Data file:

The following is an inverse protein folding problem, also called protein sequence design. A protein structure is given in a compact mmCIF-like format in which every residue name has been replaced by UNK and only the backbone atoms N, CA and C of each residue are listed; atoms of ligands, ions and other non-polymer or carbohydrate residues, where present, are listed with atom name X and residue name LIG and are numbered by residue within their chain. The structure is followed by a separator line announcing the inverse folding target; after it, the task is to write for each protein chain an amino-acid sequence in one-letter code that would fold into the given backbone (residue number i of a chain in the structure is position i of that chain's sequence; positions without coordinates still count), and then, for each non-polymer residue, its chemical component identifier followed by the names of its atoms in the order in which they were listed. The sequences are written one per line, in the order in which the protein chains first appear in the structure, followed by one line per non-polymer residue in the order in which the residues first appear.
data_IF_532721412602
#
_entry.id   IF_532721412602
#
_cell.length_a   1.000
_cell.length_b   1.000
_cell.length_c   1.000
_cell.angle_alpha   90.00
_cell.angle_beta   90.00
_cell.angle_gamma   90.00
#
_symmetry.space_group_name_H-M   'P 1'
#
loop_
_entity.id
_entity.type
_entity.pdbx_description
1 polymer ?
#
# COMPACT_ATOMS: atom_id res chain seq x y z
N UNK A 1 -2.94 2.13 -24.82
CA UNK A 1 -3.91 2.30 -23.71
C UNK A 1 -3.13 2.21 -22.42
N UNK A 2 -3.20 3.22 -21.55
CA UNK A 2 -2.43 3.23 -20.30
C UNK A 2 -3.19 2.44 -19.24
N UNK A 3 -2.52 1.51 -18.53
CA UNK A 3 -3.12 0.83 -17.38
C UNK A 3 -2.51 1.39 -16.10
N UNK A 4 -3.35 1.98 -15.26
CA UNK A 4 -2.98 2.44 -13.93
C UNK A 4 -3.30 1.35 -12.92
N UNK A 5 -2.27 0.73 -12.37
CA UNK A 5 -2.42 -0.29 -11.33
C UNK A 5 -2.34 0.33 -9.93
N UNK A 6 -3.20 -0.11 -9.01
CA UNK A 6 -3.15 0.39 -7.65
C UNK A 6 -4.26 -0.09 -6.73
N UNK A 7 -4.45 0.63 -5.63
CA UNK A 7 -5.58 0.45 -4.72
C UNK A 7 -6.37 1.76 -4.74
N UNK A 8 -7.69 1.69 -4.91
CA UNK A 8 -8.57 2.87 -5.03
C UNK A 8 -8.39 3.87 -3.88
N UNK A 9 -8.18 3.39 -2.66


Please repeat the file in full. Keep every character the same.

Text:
The following is an inverse protein folding problem, also called protein sequence design. A protein structure is given in a compact mmCIF-like format in which every residue name has been replaced by UNK and only the backbone atoms N, CA and C of each residue are listed; atoms of ligands, ions and other non-polymer or carbohydrate residues, where present, are listed with atom name X and residue name LIG and are numbered by residue within their chain. The structure is followed by a separator line announcing the inverse folding target; after it, the task is to write for each protein chain an amino-acid sequence in one-letter code that would fold into the given backbone (residue number i of a chain in the structure is position i of that chain's sequence; positions without coordinates still count), and then, for each non-polymer residue, its chemical component identifier followed by the names of its atoms in the order in which they were listed. The sequences are written one per line, in the order in which the protein chains first appear in the structure, followed by one line per non-polymer residue in the order in which the residues first appear.
data_IF_532721412602
#
_entry.id   IF_532721412602
#
_cell.length_a   1.000
_cell.length_b   1.000
_cell.length_c   1.000
_cell.angle_alpha   90.00
_cell.angle_beta   90.00
_cell.angle_gamma   90.00
#
_symmetry.space_group_name_H-M   'P 1'
#
loop_
_entity.id
_entity.type
_entity.pdbx_description
1 polymer ?
#
# COMPACT_ATOMS: atom_id res chain seq x y z
N UNK A 1 -2.94 2.13 -24.82
CA UNK A 1 -3.91 2.30 -23.71
C UNK A 1 -3.13 2.21 -22.42
N UNK A 2 -3.20 3.22 -21.55
CA UNK A 2 -2.43 3.23 -20.30
C UNK A 2 -3.19 2.44 -19.24
N UNK A 3 -2.52 1.51 -18.53
CA UNK A 3 -3.12 0.83 -17.38
C UNK A 3 -2.51 1.39 -16.10
N UNK A 4 -3.35 1.98 -15.26
CA UNK A 4 -2.98 2.44 -13.93
C UNK A 4 -3.30 1.35 -12.92
N UNK A 5 -2.27 0.73 -12.37
CA UNK A 5 -2.42 -0.29 -11.33
C UNK A 5 -2.34 0.33 -9.93
N UNK A 6 -3.20 -0.11 -9.01
CA UNK A 6 -3.15 0.39 -7.65
C UNK A 6 -4.26 -0.09 -6.73
N UNK A 7 -4.45 0.63 -5.63
CA UNK A 7 -5.58 0.45 -4.72
C UNK A 7 -6.37 1.76 -4.74
N UNK A 8 -7.69 1.69 -4.91
CA UNK A 8 -8.57 2.87 -5.03
C UNK A 8 -8.39 3.87 -3.88
N UNK A 9 -8.18 3.39 -2.66